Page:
Holtzman, Elizabeth (1941—)

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Holtzman, Elizabeth (1941—)

Member of the U.S. House of Representatives, 1973–1981 . Born on August 11, 1941, in Brooklyn, New York; daughter of Sidney Holtzman and Filia (Ravitz) Holtzman; Radcliffe College, B.A., magna cum laude, 1962; Harvard Law School, J.D., 1965.

Elizabeth Holtzman was born in Brooklyn, New York, on August 11, 1941. After earning her undergraduate degree from Radcliffe College (1962) and a law degree from Harvard (1965), she began her career in politics as an assistant to New York City Mayor John Lindsay in 1967. Between 1970 and 1972, she served as a Democratic state committeewoman and district leader, in addition to founding the Brooklyn Women's Political Caucus. In 1972, Holtzman challenged 50-year veteran Emanuel Celler for the Democratic nomination to a seat in the U.S. House of Representatives. Running an energetic first campaign with a largely volunteer staff, she focused on constituent needs and her considerable ideological differences with Celler, who had blocked the Equal Rights Amendment and maintained his support for the war in Vietnam. Holtzman won the primary by a narrow margin of approximately 600 votes. She then easily defeated her Republican opponent as well as Celler, who had continued in the general election on the Liberal Party ticket; she was the youngest woman ever elected to Congress.

Holtzman served four consecutive terms in the House of Representatives. In her first term, she distinguished herself during the impeachment hearings of President Richard Nixon with her investigative work as a member of the House Judiciary Committee, and in 1973 she filed suit to end American military involvement in Cambodia. A district court ruled in her favor, but the case was ultimately defeated in the Court of Appeals. Holtzman also gained a seat on the Judiciary Committee during her first term, where she sought to revise immigration laws and contributed to the creation of new rules concerning how evidence is presented in federal courts. When the deadline for the ratification of the Equal Rights Amendment (ERA) neared in 1978, she helped to win an extension. Holtzman also participated in achieving a prohibition against sex discrimination in federal programs. Her efforts to bring Nazi war criminals to justice culminated in the creation of a federal Nazi-fighting unit that expelled hundreds of former Nazis from the United States.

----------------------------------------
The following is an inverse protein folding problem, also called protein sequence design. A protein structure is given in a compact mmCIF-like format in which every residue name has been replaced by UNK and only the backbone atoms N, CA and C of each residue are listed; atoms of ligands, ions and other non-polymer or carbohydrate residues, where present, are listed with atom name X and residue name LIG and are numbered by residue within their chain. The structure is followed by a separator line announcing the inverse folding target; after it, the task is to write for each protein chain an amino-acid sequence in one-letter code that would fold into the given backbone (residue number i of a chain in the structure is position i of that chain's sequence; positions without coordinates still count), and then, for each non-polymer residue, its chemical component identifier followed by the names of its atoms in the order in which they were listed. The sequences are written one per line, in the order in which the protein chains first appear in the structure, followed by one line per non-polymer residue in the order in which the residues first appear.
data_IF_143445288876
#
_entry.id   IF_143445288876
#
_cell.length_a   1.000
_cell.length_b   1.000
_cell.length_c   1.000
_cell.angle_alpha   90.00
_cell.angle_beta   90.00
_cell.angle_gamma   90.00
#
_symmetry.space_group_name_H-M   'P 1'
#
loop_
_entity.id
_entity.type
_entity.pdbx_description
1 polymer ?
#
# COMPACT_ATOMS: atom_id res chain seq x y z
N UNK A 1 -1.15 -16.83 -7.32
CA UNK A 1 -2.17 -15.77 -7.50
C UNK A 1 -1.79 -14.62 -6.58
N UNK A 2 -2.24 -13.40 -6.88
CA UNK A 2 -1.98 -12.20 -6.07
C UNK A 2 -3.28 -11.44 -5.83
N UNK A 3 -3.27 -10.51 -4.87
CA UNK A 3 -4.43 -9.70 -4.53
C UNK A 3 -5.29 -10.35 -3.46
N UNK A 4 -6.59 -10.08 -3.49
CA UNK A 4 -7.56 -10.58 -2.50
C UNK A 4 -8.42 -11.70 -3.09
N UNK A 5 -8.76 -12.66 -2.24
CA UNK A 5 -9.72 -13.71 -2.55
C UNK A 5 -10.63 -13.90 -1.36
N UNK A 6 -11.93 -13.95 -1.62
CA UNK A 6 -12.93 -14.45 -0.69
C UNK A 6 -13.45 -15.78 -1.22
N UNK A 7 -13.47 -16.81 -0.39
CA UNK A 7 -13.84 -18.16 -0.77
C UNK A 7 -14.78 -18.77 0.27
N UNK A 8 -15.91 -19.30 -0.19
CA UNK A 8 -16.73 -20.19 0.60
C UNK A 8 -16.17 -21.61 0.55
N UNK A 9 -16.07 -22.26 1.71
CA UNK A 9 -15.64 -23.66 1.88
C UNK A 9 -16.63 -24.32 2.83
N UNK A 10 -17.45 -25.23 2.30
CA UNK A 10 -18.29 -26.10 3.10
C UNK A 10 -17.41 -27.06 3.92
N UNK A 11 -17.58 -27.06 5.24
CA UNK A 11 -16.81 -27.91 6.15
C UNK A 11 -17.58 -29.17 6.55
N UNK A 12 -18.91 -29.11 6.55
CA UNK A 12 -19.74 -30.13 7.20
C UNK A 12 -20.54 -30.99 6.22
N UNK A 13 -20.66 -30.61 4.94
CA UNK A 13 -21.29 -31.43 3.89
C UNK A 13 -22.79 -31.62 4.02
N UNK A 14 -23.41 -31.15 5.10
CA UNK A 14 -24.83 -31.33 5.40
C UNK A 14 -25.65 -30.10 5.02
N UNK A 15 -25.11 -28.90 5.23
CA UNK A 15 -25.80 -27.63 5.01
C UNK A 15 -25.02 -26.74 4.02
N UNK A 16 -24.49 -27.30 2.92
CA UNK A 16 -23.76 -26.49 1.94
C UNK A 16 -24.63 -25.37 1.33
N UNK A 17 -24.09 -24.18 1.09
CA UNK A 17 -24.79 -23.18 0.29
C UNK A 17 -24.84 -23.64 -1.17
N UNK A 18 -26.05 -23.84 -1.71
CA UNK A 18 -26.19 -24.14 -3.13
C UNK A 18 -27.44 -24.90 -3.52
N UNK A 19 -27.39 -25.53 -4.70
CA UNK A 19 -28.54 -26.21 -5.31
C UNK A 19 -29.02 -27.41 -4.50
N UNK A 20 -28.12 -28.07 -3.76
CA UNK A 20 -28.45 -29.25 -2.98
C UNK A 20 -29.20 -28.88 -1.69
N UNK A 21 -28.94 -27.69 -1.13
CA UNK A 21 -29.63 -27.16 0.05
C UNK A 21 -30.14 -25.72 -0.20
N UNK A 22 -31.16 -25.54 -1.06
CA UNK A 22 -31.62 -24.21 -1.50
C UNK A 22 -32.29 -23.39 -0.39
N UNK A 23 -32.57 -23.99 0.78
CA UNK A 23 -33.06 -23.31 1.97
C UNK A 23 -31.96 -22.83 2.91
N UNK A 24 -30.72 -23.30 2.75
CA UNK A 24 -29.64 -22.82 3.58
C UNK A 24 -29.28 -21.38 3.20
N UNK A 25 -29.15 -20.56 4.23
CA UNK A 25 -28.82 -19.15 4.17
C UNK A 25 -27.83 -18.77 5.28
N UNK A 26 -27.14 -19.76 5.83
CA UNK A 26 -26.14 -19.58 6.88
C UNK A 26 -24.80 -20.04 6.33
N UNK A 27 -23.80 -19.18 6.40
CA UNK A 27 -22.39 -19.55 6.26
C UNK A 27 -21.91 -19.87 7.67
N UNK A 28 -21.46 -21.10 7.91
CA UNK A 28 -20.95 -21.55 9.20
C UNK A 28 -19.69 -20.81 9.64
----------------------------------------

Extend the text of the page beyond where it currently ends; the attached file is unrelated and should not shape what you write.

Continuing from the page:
Instead of seeking a fifth term of office in the House of Representatives in 1980, Holtzman ran for a Senate seat. She secured the Democratic nomination but lost in the general election to Republican Alfonse D'Amato. She served as district attorney for Kings County in Brooklyn, New York (1981–90). During her term, she prosecuted cases of rape, battering, incest, and child abuse, among other crimes. In 1989, she was elected comptroller of New York City, a position

she held until 1993, when she lost her bid for reelection. In 1992, she made a second unsuccessful bid for the U.S. Senate. After 1994, Holtzman resumed practicing law in Brooklyn.


Office of the Historian. Women in Congress, 1917–1990. Commission on the Bicentenary of the U.S. House of Representatives, 1991.

suggested reading:

Holtzman, Elizabeth with Cynthia L. Cooper. Who Said It Would Be Easy?: One Woman's Life in the Political Arena. Arcade, 1996.

Sonya Elaine Schryer , freelance writer, Lansing, Michigan

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Holtzman, Elizabeth (1941—)

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